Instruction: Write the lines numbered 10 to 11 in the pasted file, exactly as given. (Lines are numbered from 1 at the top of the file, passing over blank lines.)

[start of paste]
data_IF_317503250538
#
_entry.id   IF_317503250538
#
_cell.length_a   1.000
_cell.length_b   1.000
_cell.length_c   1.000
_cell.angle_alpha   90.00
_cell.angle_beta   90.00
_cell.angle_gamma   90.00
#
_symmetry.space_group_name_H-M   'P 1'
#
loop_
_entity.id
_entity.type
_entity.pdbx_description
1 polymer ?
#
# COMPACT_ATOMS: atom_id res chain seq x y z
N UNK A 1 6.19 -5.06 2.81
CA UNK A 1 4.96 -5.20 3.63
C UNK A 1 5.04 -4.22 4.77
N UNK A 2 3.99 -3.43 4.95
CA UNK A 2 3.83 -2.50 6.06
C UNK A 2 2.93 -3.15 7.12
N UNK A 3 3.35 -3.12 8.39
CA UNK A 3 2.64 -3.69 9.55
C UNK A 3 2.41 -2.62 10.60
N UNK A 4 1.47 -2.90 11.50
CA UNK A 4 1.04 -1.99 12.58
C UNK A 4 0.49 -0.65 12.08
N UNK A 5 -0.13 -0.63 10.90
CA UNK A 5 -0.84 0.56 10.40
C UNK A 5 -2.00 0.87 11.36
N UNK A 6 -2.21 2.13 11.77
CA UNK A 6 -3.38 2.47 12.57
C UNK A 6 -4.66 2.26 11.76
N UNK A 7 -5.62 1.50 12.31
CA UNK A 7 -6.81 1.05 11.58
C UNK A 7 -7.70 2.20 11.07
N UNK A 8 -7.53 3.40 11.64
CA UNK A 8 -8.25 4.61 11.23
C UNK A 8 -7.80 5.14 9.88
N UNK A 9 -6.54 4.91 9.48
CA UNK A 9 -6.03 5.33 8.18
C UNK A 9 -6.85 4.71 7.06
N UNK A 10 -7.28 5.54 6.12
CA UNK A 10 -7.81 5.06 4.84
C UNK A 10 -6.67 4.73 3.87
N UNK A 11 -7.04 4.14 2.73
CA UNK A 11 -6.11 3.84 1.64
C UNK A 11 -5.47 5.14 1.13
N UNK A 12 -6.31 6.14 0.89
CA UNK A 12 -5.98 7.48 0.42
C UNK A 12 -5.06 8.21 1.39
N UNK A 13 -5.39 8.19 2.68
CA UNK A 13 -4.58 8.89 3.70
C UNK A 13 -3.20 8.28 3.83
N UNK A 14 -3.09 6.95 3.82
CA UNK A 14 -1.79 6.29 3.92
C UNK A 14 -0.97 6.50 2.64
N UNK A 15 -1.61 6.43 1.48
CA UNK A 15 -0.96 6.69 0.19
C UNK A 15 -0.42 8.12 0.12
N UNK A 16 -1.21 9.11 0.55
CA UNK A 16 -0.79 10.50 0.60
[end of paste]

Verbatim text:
_cell.angle_gamma   90.00
#